Many enclosures sometimes hold just a single animal — a hippo, buffalo or ostrich.

Similarly depressing sights can be seen at Caracas’ other two zoos, Parque del Este and El Pinar, where zoo support groups say many animals are dying a slow death from neglect. Zoogoers said part of the problem is that food suppliers are owed enormous sums and will no longer deliver. So food is secured on a hit-or-miss basis. Lions at Caricuao are fed dead horses from the Hipódromo La Rinconada racecourse, for example.

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“We’ve arrived at this situation because zoo management ignored the recommendations of zoologists who alerted them to the effects of poor feeding,” said zoo activist Garcia.

Zoo activists serve as watchdog groups acting in the animals’ best interests. But there is only so much they can do. They are forbidden to bring food to the animals, for example, a policy designed to protect the creatures from poisoning.

The support groups denounced the conditions in March after Ruperta took a fall after suffering from dehydration caused, they said, by a weeks-long diet of pumpkins and little else. Although the local government typically ignores complaints, the national government of President Nicolas Maduro fired Angelica Romero, head of the National Parks Institute, which runs Venezuela’s zoos.

Speaking on condition of anonymity, one of Ruperta’s keepers said he couldn’t discuss the poor state of the zoo. “It’s prohibited to say negative things. We can’t talk about what’s going on because we will lose our jobs,” he said.

As zoo staff chopped up more pumpkins to feed goats and sheep, a zookeeper took a bite of raw pumpkin. “Sometimes we are more hungry than them,” he said.

Workers at the Caricuao zoo feed pumpkin to hungry goats on July 13, 2017. In the background, one of
Workers at the Caricuao zoo feed pumpkin to hungry goats on July 13, 2017. In the background, one of the workers takes a bite of the raw pumpkin.
(Adriana Loureiro Fernandez / For The Times)

He’s not exaggerating. A survey by Venezuelan nonprofit groups and universities found that three-quarters of the country’s population last year lost an average of 18 pounds for lack of food.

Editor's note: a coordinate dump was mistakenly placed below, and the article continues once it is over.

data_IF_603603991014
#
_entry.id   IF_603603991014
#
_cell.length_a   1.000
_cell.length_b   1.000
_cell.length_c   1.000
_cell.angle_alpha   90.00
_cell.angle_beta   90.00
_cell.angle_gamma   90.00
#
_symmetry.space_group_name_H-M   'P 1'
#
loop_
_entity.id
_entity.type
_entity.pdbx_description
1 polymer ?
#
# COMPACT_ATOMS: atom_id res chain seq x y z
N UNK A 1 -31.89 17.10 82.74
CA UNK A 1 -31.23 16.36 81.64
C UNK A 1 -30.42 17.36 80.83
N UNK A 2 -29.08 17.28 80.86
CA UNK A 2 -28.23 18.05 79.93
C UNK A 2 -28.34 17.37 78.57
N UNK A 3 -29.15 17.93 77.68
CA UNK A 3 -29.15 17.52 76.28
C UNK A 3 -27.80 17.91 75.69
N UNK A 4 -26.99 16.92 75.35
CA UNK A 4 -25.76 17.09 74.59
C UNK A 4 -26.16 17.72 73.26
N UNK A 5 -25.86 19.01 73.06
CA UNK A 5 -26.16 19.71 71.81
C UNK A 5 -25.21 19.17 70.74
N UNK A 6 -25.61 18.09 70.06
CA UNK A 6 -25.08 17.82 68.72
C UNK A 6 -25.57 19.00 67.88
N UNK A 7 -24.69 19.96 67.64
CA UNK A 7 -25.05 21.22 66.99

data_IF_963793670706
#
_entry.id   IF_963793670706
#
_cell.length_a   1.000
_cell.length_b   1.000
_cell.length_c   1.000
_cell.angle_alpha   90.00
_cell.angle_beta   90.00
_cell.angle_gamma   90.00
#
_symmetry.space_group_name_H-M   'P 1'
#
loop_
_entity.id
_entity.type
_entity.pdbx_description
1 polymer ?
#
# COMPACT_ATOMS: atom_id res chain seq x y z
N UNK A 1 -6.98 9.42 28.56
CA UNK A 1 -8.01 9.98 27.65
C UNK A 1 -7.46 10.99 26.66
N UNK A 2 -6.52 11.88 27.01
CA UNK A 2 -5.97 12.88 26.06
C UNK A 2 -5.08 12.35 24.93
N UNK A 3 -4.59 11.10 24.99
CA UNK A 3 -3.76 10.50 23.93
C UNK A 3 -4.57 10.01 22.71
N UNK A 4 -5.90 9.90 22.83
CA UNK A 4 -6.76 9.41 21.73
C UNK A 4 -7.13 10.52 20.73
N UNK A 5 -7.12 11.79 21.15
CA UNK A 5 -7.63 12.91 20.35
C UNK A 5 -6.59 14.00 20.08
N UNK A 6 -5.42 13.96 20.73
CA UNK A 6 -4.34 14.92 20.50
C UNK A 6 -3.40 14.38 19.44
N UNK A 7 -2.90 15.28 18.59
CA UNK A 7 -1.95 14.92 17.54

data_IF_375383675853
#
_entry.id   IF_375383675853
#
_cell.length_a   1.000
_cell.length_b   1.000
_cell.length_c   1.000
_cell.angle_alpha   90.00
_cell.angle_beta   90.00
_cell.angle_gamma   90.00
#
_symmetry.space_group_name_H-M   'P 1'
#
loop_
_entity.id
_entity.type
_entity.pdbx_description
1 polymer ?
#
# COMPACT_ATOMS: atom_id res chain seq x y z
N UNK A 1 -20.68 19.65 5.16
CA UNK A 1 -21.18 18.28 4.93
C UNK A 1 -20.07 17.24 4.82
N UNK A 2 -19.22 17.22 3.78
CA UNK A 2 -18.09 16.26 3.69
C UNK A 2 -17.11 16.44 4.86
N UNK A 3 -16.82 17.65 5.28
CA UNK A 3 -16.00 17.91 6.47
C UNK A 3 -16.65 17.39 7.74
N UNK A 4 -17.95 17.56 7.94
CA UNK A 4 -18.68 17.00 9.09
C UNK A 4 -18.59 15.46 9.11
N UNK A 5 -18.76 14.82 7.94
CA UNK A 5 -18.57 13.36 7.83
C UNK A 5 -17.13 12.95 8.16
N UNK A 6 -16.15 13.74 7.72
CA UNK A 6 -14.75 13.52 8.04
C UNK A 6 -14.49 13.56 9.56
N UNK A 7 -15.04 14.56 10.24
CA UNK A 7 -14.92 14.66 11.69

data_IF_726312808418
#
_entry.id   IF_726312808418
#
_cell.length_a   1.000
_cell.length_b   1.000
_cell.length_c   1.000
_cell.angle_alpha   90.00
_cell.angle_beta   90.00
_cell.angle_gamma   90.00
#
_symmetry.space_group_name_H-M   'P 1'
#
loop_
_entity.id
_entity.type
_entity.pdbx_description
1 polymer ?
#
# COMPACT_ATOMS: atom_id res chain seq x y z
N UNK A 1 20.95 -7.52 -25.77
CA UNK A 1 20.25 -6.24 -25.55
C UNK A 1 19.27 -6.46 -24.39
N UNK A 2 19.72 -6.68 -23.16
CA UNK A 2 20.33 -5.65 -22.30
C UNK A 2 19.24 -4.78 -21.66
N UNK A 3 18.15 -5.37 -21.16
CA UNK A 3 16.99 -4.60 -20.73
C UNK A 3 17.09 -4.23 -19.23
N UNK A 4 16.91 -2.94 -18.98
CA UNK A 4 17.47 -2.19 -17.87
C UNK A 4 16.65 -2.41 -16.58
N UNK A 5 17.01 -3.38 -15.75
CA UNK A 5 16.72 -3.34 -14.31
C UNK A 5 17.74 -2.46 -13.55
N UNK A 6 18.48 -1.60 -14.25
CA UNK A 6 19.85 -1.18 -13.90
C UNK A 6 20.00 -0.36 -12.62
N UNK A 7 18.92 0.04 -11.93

Ruperta’s pen is part of the “African Plain” section of Caricuao. But in recent years the section has steadily lost inhabitants. Napoleon the giraffe, Margarita the African elephant and Rosita the hippopotamus are just a few of the animals who have died. Other casualties include four ostriches.

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This year, elsewhere in the park, a mountain lion and an American buffalo died. On a recent weekday, zamuros congregated on the ground in the enclosure holding a bull and another buffalo.

Some parts of the zoo are off limits because of the lack of security staff. There are only 30 guards to patrol the entire zoo. Attendance has plummeted not only because of the depressing condition and scarcity of animals such as Ruperta, but also because poor security has raised the risk of robbery, Avila said.

Parking lots are mostly deserted, partly because there’s so little to see in the zoo and partly because visitors fear being robbed.

A park ranger who has worked at the zoo for 20 years says a big part of the problem is that managers are politically appointed, know little about running a zoo and usually ignore the recommendations of the few remaining professional staffers.

“There is a lot of insecurity. The buffer area of the zoo has been invaded by delinquents who lurk there to attack visitors or steal the few animals that remain, like monkeys and birds,” said the ranger, who requested anonymity for fear of retaliation. “There are no security cameras and no alarms of any kind.

“Caricuao is an abandoned zoo.”

Special correspondents Mogollon and Kraul reported from Caracas and from Bogota, Colombia, respectively.